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Muscle Nerve. 2007 Aug;36(2):172-82.

Post-spike excitability indicates changes in membrane potential of isolated C-fibers.

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  • 1School of Medical Sciences, University of New South Wales, Sydney, NSW 2052, Australia. gila@unsw.edu.au

Abstract

Recording of action potentials from single unmyelinated nerve fibers by microneurography is an important tool to investigate peripheral neural functions in human neuropathies. However, the interpretation of microneurography recordings can be difficult because axonal membrane potential is not revealed by this method. We tested the hypothesis that the recovery cycle of excitability after a single action potential is correlated with changes in the axonal membrane potential. To this end, we used the threshold tracking technique to study how different chemical mediators, with known effects on the membrane potential, influence the post-spike superexcitability of C-fiber compound action potentials in isolated rat sural and vagus nerves. We found that: (1) some chemical mediators (e.g., adenosine 5'-triphosphate) produce a reduction or loss of superexcitability together with increased axonal excitability, indicating membrane depolarization; (2) blockade of axonal hyperpolarization-activated (Ih) currents produces an enhancement of superexcitability together with a decreased excitability, indicating membrane hyperpolarization; and (3) application of calcium produces an increase in membrane threshold without an alteration in superexcitability, indicating a non-specific increase in surface charge and a change in the voltage-dependent activation of sodium channels. In addition, we demonstrated that membrane depolarization and hyperpolarization induce opposite post-spike latency shifts (changes in supernormality) in rat and human nerve segments. Thus, recordings of post-spike excitability and shifts in latency are sensitive techniques for detection of various types of neuromodulation, which are correlated with changes in membrane potential of unmyelinated peripheral axons and may help to understand observations obtained by microneurography in peripheral human neuropathies.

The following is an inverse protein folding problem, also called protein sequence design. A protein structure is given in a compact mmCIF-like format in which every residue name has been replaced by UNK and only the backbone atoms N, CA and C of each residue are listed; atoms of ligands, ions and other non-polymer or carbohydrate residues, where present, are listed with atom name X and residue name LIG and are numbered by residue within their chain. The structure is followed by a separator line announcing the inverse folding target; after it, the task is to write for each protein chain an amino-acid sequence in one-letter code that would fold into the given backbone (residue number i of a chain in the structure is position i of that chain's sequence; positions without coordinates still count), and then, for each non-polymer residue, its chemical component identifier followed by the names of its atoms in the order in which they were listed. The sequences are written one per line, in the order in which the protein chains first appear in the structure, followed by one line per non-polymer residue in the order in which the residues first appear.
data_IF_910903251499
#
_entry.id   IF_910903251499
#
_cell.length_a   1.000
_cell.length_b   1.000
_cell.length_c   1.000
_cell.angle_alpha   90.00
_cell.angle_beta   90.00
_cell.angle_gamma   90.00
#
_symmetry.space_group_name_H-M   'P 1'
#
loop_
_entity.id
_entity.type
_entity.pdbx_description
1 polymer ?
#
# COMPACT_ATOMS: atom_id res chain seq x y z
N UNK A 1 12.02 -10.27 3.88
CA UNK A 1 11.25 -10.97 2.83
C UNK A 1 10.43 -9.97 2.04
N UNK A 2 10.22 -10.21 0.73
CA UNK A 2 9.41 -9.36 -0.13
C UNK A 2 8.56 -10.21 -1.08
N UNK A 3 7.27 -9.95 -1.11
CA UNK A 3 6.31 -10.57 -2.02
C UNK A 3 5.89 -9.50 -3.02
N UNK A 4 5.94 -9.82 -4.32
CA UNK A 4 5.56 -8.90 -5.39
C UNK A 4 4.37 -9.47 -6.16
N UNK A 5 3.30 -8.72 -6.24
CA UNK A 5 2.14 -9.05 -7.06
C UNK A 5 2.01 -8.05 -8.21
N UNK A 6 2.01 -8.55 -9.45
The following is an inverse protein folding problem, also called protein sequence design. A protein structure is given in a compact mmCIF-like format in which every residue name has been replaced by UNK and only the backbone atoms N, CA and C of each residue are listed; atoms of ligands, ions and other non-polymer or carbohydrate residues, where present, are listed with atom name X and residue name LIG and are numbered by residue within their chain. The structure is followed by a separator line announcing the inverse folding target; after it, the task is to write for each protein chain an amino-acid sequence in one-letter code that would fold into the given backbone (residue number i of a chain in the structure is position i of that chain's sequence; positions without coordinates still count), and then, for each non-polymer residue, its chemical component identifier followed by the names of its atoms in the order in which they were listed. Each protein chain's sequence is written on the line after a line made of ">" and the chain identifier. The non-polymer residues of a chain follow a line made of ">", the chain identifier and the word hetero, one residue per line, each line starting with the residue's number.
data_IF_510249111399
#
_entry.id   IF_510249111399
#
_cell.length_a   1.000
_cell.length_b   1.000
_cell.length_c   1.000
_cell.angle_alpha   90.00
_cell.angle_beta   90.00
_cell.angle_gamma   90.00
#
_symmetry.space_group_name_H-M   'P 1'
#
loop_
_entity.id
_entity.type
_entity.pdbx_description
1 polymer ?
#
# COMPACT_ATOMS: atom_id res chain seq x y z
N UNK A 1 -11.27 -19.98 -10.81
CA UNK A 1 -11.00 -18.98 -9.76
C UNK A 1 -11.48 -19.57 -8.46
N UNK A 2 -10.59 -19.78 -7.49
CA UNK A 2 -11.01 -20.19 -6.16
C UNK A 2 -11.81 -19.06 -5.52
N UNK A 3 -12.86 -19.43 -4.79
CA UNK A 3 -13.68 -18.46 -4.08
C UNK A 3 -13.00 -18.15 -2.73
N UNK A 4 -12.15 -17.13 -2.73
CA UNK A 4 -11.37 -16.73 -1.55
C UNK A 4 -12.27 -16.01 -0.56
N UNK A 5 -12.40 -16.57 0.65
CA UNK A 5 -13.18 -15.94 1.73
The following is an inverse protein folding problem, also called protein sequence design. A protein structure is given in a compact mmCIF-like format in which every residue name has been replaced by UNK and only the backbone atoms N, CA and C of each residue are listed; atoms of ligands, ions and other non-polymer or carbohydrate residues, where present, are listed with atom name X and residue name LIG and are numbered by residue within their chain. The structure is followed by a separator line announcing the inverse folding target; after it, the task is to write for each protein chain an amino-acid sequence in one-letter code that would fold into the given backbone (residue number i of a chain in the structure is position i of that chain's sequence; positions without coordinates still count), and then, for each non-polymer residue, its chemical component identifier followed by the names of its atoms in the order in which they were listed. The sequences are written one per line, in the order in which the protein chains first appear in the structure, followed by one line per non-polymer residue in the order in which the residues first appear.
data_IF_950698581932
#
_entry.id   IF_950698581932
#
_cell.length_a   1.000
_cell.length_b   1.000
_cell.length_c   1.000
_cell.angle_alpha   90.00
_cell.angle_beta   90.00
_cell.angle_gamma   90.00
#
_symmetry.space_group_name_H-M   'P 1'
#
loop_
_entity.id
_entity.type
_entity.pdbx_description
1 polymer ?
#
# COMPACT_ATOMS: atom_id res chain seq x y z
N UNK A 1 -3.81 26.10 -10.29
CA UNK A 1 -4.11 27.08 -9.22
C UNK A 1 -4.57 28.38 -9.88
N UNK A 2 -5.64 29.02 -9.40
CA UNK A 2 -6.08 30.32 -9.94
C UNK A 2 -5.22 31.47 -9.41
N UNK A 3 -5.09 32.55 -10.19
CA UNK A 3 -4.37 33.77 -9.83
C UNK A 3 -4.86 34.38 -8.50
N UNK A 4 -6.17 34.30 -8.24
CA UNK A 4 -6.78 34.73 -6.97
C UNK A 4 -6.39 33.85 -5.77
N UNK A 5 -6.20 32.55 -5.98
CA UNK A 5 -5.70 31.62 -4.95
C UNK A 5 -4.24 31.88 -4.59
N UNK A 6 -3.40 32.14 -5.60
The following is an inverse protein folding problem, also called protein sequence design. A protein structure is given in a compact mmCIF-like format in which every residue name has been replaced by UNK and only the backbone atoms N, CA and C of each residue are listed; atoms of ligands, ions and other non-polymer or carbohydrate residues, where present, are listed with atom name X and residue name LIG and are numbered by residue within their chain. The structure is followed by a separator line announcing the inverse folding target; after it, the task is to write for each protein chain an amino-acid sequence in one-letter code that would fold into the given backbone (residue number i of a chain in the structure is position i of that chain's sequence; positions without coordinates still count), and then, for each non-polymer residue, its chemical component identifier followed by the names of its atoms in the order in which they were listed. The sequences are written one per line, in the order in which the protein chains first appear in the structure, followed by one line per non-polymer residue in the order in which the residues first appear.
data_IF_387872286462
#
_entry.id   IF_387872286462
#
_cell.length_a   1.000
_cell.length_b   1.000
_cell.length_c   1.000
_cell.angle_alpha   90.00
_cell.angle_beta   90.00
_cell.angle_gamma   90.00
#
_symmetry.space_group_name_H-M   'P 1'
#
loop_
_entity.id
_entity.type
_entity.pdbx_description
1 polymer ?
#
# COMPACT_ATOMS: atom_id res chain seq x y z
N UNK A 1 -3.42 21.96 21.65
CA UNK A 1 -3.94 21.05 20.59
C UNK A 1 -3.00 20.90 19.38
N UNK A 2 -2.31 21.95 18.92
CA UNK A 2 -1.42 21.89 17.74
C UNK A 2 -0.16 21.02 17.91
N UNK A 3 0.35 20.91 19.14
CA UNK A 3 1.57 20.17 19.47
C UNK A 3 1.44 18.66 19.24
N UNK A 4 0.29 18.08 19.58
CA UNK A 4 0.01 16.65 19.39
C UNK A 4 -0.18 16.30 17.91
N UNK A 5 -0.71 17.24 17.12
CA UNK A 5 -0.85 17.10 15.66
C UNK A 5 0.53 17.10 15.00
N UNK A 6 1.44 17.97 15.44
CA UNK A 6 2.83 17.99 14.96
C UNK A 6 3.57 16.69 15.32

PMID:
17487863
[PubMed - indexed for MEDLINE]
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